Learning Legacy: Turn 1 Deck Identification

Join CVM as he goes over a very important skill for anyone who’s looking to get into or become better at Legacy to learn: turn 1 deck identification.

With everyone talking about Born of the Gods, I’ve decided to take things in a different direction this week. Recently I’ve been helping a friend learn the Legacy format, and during that process I’ve run across a few things that I believe would be helpful to a lot of players who are either just learning the format or want to get better at Legacy.

Besides a lot of the format staples being extremely expensive, the biggest hurdle for breaking into the Legacy format is the vast card pool and the myriad of decks that you can face. While having a conversation with my friend about the different decks that are available, I stumbled across a line of questioning that mainly had to do with deck recognition based off of turn 1 plays. This is very important because proper deck identification can help us determine what role we have to take in the game, how quickly we have to implement our game plan based on that role, and how we sequence our early turn plays.

Legacy as a format has an extremely low "fundamental turn," which is at its core the turn that you will kill your opponent. There are decks that can kill on the first turn, which means picking up on key information to try to identify your opponent’s deck is very important and can be the difference between winning and losing, especially if we’re playing a deck with cards like Ponder and Brainstorm where making decisions on which cards to keep or get rid of will play a huge part in our game plan and success.

If we sit down and think about the number of "viable" decks in Legacy, it’s quite a large list. We also have to take into account that as an Eternal format a lot of people will always play the same Legacy deck whether it’s considered viable or not. Let’s see just how big this list is (in no particular order).

RUG Delver
BUG Delver
U/W/R Delver
U/R Delver
Sneak and Show
Death and Taxes
Imperial Painter
U/W Stoneblade
Esper Deathblade
Jund Depths
Ad Nauseam Tendrils
The Epic Storm
Manaless Dredge
High Tide
Oops All Spells
U/B Tezzeret
BUG Control
Shardless BUG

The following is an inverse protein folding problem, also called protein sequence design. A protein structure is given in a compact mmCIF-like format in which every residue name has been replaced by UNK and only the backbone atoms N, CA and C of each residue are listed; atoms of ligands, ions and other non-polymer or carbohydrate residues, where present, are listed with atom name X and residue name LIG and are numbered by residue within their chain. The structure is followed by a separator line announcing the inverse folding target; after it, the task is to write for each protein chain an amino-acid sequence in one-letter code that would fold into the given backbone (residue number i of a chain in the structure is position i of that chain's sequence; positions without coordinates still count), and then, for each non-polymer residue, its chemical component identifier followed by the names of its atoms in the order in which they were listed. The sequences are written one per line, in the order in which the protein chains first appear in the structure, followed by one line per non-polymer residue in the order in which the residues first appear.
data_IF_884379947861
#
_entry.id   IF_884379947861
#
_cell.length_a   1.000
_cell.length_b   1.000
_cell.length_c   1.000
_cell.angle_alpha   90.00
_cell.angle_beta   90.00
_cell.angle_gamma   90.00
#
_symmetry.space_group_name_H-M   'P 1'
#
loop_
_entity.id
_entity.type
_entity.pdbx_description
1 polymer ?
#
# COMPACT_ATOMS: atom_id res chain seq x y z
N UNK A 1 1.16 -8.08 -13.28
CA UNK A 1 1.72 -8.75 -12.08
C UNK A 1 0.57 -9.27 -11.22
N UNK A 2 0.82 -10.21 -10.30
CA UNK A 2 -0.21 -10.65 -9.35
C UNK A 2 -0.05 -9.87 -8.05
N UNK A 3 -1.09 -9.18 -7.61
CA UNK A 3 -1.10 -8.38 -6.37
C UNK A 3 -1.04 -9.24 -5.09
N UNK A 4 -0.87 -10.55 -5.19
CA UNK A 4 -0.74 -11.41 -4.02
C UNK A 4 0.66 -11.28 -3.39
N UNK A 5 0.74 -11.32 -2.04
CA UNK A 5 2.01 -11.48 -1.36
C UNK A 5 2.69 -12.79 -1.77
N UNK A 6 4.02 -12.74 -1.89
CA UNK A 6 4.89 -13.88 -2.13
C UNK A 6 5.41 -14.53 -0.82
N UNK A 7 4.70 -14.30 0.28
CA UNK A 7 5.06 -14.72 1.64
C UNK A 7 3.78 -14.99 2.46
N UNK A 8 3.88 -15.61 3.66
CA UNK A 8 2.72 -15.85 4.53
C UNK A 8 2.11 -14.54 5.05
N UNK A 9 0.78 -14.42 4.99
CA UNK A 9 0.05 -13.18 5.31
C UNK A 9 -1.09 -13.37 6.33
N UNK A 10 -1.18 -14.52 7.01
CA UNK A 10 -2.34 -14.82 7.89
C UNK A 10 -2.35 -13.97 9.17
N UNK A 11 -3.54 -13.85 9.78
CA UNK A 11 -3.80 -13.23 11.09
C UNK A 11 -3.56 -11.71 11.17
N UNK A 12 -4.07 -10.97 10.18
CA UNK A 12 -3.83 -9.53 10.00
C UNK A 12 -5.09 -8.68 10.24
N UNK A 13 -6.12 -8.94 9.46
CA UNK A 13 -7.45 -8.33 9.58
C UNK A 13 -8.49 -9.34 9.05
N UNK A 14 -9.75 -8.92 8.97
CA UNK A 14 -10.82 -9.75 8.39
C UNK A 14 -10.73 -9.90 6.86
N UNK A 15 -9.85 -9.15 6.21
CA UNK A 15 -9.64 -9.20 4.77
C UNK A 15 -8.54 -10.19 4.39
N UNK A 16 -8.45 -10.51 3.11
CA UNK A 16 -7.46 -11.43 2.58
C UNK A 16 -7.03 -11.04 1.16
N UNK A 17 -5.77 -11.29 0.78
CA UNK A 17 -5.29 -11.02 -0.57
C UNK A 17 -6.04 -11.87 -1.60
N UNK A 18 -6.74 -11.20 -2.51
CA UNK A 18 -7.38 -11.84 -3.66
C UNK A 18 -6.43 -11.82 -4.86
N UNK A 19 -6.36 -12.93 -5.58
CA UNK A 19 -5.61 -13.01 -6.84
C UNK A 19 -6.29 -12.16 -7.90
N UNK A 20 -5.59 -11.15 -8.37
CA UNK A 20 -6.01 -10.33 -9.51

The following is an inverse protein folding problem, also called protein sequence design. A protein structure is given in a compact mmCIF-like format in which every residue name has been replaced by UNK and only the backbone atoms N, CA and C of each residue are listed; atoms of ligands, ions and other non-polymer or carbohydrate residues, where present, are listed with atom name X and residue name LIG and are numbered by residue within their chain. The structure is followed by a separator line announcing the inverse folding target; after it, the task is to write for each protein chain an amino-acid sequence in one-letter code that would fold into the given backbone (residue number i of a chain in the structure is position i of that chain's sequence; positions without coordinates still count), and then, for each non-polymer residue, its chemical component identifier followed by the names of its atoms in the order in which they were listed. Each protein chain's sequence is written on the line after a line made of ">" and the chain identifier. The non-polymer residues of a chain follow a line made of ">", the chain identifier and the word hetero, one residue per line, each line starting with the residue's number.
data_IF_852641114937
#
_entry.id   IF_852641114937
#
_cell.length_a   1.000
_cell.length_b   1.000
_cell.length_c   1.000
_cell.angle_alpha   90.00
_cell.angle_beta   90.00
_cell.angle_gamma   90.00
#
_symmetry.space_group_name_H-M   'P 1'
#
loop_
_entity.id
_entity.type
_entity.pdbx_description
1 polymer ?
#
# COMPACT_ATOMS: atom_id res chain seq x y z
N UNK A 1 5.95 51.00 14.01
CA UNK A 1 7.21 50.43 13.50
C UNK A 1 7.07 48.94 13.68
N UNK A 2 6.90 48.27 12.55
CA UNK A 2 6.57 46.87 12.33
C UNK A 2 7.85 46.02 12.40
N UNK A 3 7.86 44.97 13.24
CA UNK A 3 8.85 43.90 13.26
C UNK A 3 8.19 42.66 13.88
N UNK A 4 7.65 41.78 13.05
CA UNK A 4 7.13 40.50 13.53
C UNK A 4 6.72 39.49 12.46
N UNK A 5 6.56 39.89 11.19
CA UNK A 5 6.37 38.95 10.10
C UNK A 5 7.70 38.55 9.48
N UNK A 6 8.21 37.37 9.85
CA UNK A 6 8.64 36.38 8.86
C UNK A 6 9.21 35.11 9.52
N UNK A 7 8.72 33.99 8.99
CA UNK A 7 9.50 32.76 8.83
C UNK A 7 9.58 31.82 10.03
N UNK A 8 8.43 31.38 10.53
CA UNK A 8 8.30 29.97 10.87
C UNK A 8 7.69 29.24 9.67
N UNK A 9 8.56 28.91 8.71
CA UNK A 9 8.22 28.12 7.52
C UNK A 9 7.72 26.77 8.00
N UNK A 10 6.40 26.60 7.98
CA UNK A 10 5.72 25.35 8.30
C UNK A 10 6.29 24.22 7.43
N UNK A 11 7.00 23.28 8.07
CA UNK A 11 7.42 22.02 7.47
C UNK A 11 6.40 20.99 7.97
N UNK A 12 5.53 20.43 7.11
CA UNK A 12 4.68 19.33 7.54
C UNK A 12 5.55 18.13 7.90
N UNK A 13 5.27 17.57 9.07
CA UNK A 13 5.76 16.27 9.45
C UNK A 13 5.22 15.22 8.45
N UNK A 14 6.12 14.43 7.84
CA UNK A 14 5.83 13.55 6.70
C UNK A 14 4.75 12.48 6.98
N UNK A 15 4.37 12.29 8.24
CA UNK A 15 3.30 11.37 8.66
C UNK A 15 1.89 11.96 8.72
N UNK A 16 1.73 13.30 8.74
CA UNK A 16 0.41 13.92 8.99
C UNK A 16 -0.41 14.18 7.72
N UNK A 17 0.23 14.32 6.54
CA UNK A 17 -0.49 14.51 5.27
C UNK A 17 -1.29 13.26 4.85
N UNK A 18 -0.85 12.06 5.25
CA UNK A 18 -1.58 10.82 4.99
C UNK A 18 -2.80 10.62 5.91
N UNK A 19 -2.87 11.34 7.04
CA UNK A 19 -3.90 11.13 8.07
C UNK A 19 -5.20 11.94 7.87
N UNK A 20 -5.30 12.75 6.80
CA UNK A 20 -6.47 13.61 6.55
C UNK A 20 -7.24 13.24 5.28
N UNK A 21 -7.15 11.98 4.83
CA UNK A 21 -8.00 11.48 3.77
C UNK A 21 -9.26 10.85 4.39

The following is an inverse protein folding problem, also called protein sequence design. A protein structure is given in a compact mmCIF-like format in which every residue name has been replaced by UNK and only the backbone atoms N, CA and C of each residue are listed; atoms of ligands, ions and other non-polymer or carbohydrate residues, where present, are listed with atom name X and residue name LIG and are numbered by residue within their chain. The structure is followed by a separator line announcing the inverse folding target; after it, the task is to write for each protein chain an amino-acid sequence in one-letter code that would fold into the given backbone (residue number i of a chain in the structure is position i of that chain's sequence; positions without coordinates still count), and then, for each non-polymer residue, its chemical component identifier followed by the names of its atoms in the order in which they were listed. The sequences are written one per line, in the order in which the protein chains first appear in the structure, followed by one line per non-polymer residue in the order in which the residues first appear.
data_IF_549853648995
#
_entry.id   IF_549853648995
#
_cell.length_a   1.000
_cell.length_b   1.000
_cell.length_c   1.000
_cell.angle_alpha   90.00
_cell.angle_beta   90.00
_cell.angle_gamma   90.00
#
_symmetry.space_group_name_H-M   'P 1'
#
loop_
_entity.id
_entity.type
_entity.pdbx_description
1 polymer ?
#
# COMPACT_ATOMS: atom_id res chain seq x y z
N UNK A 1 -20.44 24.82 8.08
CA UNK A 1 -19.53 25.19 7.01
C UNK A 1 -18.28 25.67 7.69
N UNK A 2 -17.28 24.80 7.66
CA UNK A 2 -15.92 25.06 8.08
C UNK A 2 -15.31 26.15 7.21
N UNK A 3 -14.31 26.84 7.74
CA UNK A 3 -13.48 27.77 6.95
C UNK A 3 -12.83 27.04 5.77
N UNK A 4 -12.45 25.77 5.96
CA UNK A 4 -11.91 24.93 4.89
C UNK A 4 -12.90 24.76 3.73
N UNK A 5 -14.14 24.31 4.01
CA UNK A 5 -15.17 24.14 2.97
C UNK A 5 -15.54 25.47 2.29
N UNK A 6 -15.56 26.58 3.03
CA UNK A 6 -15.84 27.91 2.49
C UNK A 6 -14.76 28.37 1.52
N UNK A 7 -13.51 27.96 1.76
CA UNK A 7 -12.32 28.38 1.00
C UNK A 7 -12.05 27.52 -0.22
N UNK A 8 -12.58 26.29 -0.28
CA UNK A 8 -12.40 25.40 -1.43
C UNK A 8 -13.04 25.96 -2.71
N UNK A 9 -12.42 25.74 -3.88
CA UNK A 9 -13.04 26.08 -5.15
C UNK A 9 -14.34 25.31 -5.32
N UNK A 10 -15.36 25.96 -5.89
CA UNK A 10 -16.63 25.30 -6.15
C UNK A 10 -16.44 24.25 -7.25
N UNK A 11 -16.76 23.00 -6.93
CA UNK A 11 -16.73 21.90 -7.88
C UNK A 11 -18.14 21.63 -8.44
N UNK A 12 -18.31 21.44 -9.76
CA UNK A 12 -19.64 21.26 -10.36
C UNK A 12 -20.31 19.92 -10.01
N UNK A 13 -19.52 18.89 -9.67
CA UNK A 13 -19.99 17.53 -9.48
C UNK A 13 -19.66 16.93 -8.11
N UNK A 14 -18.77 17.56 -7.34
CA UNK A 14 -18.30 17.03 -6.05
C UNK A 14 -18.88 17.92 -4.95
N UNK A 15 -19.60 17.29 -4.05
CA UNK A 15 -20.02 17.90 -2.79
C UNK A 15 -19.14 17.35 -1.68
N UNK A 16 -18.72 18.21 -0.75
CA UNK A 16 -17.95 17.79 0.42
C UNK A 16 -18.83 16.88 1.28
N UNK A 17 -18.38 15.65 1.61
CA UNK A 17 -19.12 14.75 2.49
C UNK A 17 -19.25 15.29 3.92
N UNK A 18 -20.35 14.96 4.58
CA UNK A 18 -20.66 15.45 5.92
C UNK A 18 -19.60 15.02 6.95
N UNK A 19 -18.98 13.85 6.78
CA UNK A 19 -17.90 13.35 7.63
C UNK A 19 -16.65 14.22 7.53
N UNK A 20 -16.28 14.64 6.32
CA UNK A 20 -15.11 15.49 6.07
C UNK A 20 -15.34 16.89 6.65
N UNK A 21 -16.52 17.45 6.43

That is a lot of decks, and I’m sure I missed some!

The last few are considered "fringe" decks, but they are definitely decks that you have to be aware of.

The exercise that I tried with my friend was an interesting one, and it goes a lot deeper than I thought since there are so many different options based on what our opponent does on turn 1. Here is the first scenario I presented my friend with.

"Your opponent is on the play and drops Arid Mesa, sacrifices for Volcanic Island, and casts Ponder. What deck are they playing?"

Scenario 1

He paused for a few minutes and answered, "U/W/R Delver."

This was correct, but when I asked him why he came to that particular conclusion, all he could muster was that he saw those cards in my deck and on my registration sheet since I was playing U/W/R Delver that weekend.

When we look at it a bit deeper, we can see why this is the proper conclusion.

What decks play both Volcanic Island and Ponder?

RUG Delver, U/W/R Delver, U/R Delver, Omni-Tell, Sneak and Show, ANT, and TES are decks that play both of those cards. That’s a lot of decks! How can we narrow it down to just one?

Arid Mesa is the answer.

Omni-Tell, Sneak and Show, U/R Delver, and ANT all play basic Islands in their deck, which Arid Mesa cannot find. We can conclude that because of this it’s very unlikely that we’re playing against any of these decks. This is very important since these are the types of decks that can kill on turn 1 or 2.

RUG Delver plays Volcanic Island and Ponder; however, Arid Mesa cannot find Tropical Island, which means they definitely don’t play it.

It’s possible that the opponent is on Miracles since it does play Arid Mesa and Volcanic Island. But most Miracles lists have been foregoing Ponder, so until we see something that points in that direction I would keep Miracles in mind but not focus on it, not to mention that they would probably get a Tundra anyway to not expose their Volcanic Island to Wasteland.

This all leaves us with U/W/R Delver, which was correctly identified, but there was a lot more thinking that went along with it. This exercise led me to come up with some more that are very beneficial in helping learn what deck we can put our opponent on based on their turn 1 play.

What could our opponent be on if they lead with Wooded Foothills, "go?"

Scenario 2

This one is pretty interesting because the decks that could possibly start like this are completely different and punish us from different angles.

The decks that play Wooded Foothills are RUG Delver, Burn, Goblins, Jund, Jund Depths, and Lands.

Many people have been caught by a surprise Stifle out of RUG Delver with Wooded Foothills, "go." The real clue for this matchup will come on turn 2 since all of the other decks besides RUG Delver are extremely proactive and want to be using their fetch lands as soon as they can because they all lack Brainstorm.

Thankfully there aren’t any decks that play Wooded Foothills that we have to worry about killing us on turn 1 or 2, so we can take our time to make sure we get good information. Playing around Stifle is very important, so a simple fetch land and pass from us isn’t all that bad.

Burn and Goblins are rarely going to just pass on turn 1 after playing a fetch land, whereas Jund, Jund Depths, and Lands are certainly capable of making this line of play but will rarely pass on turn 2 without doing something that will let us in on what they’re playing.

In this situation, I like playing it safe and either playing an actual dual land and a spell if we’re casting something that is one mana or just simply playing a fetch land and passing.

What could our opponent be on if they lead with Scalding Tarn, fetch for basic Island, and cast Ponder?